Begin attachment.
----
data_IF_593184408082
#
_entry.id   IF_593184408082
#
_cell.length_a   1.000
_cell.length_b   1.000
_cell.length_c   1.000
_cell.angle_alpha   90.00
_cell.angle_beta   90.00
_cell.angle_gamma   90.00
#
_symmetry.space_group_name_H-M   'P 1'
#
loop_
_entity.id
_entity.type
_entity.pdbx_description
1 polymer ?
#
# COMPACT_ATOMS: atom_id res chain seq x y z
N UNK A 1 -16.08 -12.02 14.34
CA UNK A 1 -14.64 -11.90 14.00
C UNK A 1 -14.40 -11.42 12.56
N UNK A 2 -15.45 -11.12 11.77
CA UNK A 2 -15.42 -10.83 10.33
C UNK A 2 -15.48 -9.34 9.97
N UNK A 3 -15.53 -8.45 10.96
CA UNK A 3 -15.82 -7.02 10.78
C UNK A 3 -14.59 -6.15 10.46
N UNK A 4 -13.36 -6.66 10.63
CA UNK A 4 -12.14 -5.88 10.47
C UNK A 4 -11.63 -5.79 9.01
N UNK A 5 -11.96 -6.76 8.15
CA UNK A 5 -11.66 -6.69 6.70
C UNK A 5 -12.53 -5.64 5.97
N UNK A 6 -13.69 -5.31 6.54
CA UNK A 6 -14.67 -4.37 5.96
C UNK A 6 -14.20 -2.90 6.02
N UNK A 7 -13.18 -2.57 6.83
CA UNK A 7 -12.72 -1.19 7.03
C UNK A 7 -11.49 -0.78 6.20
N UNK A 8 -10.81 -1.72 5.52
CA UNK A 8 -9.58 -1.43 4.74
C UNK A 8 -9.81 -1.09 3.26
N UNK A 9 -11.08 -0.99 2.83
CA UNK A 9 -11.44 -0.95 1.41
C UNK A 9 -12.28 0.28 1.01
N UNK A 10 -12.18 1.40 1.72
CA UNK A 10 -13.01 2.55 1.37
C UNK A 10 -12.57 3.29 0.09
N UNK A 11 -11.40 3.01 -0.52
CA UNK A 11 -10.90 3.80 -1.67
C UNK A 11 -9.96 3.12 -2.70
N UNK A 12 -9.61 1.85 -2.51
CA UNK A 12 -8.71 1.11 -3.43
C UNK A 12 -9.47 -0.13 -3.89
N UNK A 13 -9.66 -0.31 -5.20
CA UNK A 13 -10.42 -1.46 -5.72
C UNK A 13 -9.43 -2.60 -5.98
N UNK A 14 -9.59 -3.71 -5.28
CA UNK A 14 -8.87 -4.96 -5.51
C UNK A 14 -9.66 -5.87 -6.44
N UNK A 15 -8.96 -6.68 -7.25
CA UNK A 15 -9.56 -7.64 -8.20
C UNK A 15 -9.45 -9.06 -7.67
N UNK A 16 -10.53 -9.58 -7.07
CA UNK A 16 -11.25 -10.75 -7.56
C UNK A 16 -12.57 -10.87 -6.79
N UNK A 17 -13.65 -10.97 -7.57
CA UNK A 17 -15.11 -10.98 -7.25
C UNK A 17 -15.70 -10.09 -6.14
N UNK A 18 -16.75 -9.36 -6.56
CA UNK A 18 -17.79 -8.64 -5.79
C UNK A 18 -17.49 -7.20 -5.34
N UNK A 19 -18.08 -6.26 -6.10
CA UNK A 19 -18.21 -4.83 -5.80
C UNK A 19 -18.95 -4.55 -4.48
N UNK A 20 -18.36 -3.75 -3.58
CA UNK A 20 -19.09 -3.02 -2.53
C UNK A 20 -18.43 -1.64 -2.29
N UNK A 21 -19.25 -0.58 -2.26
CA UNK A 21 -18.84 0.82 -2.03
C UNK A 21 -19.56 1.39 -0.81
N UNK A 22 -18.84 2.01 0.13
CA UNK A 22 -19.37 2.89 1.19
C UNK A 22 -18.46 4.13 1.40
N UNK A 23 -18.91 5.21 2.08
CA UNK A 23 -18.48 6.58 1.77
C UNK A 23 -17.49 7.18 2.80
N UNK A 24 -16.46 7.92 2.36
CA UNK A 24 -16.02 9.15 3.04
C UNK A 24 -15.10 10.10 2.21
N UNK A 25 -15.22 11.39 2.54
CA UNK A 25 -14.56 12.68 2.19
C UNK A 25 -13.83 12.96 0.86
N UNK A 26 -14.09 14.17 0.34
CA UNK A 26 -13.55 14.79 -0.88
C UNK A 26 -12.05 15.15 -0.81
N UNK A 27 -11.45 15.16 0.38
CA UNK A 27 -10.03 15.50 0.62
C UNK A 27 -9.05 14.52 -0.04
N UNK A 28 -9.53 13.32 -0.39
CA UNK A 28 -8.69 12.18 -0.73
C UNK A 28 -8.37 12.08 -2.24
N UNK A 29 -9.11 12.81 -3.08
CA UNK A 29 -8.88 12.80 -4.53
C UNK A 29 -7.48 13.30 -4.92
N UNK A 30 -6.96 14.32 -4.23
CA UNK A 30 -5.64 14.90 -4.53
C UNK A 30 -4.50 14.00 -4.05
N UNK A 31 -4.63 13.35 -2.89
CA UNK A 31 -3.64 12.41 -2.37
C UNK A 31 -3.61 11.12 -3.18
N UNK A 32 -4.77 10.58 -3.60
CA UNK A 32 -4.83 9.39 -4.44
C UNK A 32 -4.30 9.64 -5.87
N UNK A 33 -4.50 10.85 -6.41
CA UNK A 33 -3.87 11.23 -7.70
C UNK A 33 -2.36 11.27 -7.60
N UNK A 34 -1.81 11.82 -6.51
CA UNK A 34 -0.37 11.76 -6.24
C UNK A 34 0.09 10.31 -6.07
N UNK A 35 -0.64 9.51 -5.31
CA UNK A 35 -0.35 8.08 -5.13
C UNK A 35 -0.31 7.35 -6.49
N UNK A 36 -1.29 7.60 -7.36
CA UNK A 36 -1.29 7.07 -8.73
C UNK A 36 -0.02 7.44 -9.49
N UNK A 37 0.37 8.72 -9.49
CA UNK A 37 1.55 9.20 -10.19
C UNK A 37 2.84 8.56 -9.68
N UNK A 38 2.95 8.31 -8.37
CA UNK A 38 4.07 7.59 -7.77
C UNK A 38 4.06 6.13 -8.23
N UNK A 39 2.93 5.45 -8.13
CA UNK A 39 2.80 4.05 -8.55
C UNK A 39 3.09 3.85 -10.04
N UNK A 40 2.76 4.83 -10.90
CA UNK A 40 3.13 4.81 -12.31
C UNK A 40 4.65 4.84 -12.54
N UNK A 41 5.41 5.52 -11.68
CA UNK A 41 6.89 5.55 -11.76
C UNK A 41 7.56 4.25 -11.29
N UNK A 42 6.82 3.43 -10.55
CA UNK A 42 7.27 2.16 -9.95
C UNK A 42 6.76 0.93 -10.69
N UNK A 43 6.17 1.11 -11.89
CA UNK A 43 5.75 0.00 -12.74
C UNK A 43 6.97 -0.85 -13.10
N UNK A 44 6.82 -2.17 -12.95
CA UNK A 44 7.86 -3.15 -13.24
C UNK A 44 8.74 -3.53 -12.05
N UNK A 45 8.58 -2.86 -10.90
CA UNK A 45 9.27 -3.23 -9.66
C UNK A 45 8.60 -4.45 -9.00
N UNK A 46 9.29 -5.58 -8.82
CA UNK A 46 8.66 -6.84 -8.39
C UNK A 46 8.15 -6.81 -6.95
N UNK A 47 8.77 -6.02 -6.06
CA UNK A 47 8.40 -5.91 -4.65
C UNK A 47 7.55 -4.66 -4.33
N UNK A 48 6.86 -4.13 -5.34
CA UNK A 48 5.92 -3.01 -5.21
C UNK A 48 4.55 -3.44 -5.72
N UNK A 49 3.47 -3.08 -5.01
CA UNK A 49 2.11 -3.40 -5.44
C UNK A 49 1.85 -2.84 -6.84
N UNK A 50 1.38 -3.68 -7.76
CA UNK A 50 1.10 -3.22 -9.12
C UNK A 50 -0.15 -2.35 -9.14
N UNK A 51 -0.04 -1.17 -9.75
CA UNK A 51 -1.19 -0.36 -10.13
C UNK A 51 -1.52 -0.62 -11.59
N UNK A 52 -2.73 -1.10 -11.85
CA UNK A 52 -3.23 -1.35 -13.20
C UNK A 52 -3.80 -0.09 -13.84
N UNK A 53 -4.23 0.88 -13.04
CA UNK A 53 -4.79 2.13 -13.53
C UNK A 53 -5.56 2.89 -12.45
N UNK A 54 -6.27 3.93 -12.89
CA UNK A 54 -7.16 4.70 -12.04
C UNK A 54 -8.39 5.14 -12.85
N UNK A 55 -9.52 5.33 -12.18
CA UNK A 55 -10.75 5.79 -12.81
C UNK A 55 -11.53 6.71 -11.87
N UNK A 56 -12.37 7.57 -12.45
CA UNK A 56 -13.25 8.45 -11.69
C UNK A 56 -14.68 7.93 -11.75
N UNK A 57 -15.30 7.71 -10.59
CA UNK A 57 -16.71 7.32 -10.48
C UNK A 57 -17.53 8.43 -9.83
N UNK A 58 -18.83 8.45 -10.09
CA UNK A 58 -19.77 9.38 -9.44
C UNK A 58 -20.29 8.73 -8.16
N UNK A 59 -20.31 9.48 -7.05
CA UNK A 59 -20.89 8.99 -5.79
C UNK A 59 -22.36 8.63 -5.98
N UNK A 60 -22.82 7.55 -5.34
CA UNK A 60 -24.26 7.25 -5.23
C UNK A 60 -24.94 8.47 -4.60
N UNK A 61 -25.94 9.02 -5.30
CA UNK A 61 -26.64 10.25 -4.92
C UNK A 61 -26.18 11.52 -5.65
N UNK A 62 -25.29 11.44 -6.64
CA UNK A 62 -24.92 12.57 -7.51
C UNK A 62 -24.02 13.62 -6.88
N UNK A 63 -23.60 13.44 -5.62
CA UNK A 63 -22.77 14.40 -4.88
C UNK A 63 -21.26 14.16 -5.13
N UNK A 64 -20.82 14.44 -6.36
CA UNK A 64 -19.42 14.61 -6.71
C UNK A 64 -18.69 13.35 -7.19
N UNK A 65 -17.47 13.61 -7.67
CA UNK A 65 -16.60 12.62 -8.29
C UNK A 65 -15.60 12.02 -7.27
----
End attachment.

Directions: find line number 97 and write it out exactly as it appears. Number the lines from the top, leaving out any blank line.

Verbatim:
CA UNK A 26 -13.55 14.79 -0.88